We see in the beginning that Joffrey takes tremendous pleasure in having the power of life and death over anyone he chooses, where Maester Luwin is busy teaching Bran that part of being a ruler means listening to the complaints of people you don't particularly want to listen to. Commander Mormont warns Jon Snow that a potential leader first has to learn how to follow. Littlefinger tries to school Cersei on his belief that knowledge is power, and in one quick, almost casually menacing move, she reminds our self-made man that, no, "Power is power." Cersei still has some power over her disgusting son — enough to survive slapping him in full sight of the construction workers in the royal throne room — but even her power is inferior to his.

And in the most horrible display of power of all, we close the episode with a massacre of most of the bastard offspring of the late King Robert, many of them babies being killed barely off-camera. These are still more potential challengers to the throne that Joffrey and Cersei don't need. (And Stannis' letter sends all these kids to their doom, not that I imagine he cares.) But the City Watch don't get them all, because the blacksmith's apprentice Gendry is already out of the city, traveling to Castle Black with a bunch of fellow Night's Watch recruits, plus one disguised princess named Arya who poses her own huge threat to the Lannister family.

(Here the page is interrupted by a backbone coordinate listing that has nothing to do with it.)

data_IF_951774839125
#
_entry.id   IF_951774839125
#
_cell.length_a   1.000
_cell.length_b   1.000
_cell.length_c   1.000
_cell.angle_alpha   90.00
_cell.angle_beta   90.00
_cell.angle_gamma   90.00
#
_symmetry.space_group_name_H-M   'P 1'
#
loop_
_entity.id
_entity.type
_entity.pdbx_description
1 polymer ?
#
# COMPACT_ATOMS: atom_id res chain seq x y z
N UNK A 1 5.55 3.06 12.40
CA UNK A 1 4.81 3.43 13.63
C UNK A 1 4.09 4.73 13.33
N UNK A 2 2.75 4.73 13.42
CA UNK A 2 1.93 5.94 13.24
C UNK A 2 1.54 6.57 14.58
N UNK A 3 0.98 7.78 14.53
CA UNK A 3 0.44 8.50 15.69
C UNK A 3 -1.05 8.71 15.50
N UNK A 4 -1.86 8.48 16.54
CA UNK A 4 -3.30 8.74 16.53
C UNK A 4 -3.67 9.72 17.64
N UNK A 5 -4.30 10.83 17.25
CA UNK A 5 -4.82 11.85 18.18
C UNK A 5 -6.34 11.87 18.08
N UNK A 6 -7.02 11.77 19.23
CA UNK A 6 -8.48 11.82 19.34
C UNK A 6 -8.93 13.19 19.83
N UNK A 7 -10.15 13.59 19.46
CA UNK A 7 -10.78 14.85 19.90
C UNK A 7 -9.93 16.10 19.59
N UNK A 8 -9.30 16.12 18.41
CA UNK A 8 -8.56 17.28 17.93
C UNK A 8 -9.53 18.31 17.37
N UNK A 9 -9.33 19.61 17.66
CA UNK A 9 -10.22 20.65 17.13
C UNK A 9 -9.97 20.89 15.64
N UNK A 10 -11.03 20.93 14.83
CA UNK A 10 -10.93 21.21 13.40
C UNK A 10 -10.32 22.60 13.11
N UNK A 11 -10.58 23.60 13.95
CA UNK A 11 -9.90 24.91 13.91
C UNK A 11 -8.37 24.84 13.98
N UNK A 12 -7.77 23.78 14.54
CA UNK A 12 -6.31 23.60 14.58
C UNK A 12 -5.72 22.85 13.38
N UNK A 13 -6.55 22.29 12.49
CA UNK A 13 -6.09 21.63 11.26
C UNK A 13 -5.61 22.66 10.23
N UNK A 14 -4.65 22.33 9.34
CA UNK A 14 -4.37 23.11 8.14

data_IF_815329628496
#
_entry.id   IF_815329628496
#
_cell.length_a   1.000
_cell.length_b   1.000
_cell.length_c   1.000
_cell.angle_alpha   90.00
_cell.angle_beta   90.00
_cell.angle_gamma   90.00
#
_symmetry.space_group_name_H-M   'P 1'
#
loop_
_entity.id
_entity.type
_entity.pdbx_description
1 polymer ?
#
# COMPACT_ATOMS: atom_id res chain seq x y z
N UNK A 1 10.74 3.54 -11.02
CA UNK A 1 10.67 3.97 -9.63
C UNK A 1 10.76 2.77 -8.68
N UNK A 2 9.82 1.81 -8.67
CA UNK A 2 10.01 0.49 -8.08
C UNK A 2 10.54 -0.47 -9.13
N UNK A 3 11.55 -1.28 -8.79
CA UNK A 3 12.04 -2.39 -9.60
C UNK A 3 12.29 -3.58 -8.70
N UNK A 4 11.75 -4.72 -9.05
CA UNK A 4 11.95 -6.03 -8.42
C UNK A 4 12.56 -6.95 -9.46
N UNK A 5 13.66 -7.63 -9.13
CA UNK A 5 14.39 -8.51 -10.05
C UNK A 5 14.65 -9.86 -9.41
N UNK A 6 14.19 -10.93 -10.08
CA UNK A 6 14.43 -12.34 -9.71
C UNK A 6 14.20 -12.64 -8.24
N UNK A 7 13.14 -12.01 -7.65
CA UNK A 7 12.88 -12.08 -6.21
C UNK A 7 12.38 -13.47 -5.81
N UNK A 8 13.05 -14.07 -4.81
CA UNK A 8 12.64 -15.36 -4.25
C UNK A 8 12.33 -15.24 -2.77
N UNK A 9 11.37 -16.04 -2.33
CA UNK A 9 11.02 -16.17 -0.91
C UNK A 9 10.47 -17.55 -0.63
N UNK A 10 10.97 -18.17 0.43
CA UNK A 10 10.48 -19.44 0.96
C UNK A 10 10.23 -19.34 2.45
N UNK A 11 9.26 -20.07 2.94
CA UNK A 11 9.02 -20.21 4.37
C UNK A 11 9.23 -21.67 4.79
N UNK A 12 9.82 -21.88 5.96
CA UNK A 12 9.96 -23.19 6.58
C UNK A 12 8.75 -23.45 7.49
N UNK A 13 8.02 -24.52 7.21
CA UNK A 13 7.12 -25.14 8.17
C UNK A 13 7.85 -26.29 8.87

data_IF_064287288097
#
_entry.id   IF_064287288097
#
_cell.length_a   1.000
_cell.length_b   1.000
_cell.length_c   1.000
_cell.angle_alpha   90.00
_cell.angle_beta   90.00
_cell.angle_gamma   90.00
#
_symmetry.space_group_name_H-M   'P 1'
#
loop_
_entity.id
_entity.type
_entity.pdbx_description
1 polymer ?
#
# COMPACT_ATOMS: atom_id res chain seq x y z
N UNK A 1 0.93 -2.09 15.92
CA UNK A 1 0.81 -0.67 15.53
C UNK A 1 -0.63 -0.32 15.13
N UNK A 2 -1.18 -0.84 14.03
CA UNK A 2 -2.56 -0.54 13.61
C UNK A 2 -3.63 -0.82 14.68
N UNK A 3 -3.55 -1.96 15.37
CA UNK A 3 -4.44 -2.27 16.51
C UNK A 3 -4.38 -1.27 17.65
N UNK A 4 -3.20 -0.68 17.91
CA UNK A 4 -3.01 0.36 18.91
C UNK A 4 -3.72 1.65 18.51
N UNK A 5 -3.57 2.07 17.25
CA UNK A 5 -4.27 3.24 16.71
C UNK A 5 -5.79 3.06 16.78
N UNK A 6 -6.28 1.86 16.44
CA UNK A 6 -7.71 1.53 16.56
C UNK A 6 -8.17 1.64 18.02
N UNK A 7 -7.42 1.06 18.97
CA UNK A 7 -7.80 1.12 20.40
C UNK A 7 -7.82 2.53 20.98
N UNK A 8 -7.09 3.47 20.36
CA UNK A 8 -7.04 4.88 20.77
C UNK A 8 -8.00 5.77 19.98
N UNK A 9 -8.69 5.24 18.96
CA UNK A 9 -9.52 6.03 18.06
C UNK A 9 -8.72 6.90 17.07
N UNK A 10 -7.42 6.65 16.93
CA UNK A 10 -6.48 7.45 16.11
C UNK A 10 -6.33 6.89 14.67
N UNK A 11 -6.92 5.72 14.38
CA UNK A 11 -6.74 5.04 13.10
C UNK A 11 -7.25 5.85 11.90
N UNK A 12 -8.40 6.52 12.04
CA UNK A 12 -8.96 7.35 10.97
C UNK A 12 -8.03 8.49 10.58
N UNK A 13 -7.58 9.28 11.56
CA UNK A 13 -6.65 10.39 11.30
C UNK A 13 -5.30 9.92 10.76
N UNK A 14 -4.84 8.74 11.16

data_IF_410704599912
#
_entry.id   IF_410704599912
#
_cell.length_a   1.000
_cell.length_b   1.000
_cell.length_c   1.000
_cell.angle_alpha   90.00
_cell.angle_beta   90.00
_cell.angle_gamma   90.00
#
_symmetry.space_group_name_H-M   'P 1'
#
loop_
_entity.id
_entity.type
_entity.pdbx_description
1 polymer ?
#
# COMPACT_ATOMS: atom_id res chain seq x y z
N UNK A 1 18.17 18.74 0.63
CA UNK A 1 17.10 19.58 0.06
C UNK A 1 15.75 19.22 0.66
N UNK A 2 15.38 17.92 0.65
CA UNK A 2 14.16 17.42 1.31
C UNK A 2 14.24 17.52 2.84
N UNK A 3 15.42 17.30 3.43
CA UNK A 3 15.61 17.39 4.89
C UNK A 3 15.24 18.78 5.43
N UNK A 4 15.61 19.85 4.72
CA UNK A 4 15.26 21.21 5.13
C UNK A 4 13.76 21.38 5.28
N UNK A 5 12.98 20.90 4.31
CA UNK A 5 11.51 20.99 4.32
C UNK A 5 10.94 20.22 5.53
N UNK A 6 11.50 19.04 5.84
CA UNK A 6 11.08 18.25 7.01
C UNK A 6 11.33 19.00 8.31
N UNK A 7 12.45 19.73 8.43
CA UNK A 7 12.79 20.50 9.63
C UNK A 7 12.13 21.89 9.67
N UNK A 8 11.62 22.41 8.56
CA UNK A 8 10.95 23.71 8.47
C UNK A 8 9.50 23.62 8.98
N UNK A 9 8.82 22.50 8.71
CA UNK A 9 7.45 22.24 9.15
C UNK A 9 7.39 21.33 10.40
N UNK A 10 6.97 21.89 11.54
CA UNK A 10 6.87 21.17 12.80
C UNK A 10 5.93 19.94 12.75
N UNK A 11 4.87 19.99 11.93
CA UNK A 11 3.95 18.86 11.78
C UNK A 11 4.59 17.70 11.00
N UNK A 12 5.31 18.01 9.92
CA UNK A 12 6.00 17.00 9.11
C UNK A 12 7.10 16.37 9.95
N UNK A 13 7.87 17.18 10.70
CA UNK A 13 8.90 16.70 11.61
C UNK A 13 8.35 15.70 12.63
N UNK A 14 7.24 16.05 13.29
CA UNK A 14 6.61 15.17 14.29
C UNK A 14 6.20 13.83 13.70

This combination of Benioff, Weiss and Taylor was responsible for the riveting finale two episodes of last season, and their storytelling feels more confident than ever at the start of this new batch. A great beginning. Funny in spots, scary in others, never blinking away from the cruelty of this world and this war.

Some other thoughts:

* My biggest complaint about the premiere, by far: Hodor appears, but does not speak. #GameOfThronesFail Seriously. I've got a fever, and the only prescription is more "Hodor!" Give the people what they want, Benioff and Weiss. Yeesh! Or, like the man himself would say, "Hodor!"